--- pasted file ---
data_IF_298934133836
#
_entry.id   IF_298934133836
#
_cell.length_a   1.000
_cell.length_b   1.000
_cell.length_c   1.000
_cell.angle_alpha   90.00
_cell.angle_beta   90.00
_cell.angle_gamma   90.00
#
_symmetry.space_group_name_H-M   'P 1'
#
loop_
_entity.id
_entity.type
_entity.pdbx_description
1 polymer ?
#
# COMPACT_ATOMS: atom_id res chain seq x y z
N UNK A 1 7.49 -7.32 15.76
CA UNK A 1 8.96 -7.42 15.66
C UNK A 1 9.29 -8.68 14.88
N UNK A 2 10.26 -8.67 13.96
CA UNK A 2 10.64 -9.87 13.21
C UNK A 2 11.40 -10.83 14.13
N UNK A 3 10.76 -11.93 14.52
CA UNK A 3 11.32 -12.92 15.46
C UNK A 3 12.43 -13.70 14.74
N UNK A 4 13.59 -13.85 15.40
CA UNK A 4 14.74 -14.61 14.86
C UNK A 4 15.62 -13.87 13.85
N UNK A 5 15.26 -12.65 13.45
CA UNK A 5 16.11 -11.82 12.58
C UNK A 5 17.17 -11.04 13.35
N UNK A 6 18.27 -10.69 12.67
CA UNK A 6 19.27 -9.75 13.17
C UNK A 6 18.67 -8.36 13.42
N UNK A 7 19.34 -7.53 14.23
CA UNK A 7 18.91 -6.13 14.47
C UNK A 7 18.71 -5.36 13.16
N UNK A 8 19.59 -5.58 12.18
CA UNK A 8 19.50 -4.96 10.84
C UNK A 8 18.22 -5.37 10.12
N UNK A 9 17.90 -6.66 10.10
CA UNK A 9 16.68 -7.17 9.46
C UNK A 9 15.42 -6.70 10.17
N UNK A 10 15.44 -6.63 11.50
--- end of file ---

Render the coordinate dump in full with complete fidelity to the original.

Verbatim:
data_IF_298934133836
#
_entry.id   IF_298934133836
#
_cell.length_a   1.000
_cell.length_b   1.000
_cell.length_c   1.000
_cell.angle_alpha   90.00
_cell.angle_beta   90.00
_cell.angle_gamma   90.00
#
_symmetry.space_group_name_H-M   'P 1'
#
loop_
_entity.id
_entity.type
_entity.pdbx_description
1 polymer ?
#
# COMPACT_ATOMS: atom_id res chain seq x y z
N UNK A 1 7.49 -7.32 15.76
CA UNK A 1 8.96 -7.42 15.66
C UNK A 1 9.29 -8.68 14.88
N UNK A 2 10.26 -8.67 13.96
CA UNK A 2 10.64 -9.87 13.21
C UNK A 2 11.40 -10.83 14.13
N UNK A 3 10.76 -11.93 14.52
CA UNK A 3 11.32 -12.92 15.46
C UNK A 3 12.43 -13.70 14.74
N UNK A 4 13.59 -13.85 15.40
CA UNK A 4 14.74 -14.61 14.86
C UNK A 4 15.62 -13.87 13.85
N UNK A 5 15.26 -12.65 13.45
CA UNK A 5 16.11 -11.82 12.58
C UNK A 5 17.17 -11.04 13.35
N UNK A 6 18.27 -10.69 12.67
CA UNK A 6 19.27 -9.75 13.17
C UNK A 6 18.67 -8.36 13.42
N UNK A 7 19.34 -7.53 14.23
CA UNK A 7 18.91 -6.13 14.47
C UNK A 7 18.71 -5.36 13.16
N UNK A 8 19.59 -5.58 12.18
CA UNK A 8 19.50 -4.96 10.84
C UNK A 8 18.22 -5.37 10.12
N UNK A 9 17.90 -6.66 10.10
CA UNK A 9 16.68 -7.17 9.46
C UNK A 9 15.42 -6.70 10.17
N UNK A 10 15.44 -6.63 11.50